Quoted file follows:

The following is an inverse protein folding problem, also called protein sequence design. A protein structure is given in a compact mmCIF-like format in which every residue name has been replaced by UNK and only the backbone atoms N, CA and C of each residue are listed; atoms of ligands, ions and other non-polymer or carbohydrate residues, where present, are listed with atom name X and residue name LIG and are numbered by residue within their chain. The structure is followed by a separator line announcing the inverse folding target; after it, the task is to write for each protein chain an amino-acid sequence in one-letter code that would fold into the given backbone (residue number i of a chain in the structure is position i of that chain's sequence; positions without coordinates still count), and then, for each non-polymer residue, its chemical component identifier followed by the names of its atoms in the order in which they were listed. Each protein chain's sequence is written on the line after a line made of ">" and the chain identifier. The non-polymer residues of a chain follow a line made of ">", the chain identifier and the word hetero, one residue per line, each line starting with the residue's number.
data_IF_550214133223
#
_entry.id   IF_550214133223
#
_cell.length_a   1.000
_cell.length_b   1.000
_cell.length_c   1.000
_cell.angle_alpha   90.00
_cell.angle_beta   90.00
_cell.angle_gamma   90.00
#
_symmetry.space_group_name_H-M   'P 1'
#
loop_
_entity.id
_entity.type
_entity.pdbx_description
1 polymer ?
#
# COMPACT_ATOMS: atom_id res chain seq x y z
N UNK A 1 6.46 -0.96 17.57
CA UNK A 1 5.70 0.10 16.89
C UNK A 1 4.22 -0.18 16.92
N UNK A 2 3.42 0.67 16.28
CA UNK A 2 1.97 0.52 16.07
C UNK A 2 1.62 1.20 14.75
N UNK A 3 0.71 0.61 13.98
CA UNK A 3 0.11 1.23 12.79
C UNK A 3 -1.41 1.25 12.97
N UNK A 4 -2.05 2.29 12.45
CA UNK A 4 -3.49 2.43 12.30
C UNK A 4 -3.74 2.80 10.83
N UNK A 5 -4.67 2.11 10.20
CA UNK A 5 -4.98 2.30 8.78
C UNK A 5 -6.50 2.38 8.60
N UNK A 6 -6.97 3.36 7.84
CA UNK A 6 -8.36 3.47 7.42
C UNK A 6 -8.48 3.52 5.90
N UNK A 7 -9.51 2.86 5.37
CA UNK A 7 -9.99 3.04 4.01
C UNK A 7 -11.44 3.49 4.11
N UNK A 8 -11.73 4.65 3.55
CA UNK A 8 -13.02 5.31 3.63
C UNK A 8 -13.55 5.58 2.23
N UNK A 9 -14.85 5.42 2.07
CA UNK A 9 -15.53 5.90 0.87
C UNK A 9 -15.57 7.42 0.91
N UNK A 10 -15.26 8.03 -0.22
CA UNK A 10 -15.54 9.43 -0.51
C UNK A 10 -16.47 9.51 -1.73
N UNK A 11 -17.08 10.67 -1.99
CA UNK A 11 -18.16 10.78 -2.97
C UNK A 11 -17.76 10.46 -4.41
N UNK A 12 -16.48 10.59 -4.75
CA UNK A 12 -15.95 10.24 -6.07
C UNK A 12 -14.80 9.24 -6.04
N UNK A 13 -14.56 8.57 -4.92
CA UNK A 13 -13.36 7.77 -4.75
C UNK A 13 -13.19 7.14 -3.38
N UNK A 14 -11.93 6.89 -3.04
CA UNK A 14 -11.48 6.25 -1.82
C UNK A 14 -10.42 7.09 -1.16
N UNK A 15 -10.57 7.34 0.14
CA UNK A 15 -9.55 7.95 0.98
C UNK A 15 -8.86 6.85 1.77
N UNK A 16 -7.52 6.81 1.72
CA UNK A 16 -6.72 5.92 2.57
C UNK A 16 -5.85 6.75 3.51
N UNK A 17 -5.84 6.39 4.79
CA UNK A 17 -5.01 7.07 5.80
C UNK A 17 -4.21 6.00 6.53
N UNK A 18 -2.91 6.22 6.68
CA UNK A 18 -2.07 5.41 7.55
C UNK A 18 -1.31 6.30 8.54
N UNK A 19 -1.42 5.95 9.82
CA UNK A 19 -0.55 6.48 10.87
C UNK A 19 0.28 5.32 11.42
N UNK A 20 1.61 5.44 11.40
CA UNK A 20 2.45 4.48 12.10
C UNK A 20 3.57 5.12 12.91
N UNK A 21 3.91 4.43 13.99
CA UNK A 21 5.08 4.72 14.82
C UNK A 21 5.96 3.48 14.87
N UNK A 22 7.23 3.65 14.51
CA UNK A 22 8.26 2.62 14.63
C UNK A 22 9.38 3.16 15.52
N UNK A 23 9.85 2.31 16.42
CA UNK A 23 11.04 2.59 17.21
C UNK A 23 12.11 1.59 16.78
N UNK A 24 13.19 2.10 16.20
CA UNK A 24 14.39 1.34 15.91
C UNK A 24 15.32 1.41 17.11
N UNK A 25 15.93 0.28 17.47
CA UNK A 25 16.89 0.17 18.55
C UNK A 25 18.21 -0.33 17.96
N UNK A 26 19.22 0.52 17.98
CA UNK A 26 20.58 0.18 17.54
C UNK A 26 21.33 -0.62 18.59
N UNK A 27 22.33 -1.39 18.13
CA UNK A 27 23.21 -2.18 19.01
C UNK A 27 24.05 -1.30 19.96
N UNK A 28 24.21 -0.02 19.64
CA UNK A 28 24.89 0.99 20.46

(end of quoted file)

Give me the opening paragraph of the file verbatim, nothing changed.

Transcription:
The following is an inverse protein folding problem, also called protein sequence design. A protein structure is given in a compact mmCIF-like format in which every residue name has been replaced by UNK and only the backbone atoms N, CA and C of each residue are listed; atoms of ligands, ions and other non-polymer or carbohydrate residues, where present, are listed with atom name X and residue name LIG and are numbered by residue within their chain. The structure is followed by a separator line announcing the inverse folding target; after it, the task is to write for each protein chain an amino-acid sequence in one-letter code that would fold into the given backbone (residue number i of a chain in the structure is position i of that chain's sequence; positions without coordinates still count), and then, for each non-polymer residue, its chemical component identifier followed by the names of its atoms in the order in which they were listed. Each protein chain's sequence is written on the line after a line made of ">" and the chain identifier. The non-polymer residues of a chain follow a line made of ">", the chain identifier and the word hetero, one residue per line, each line starting with the residue's number.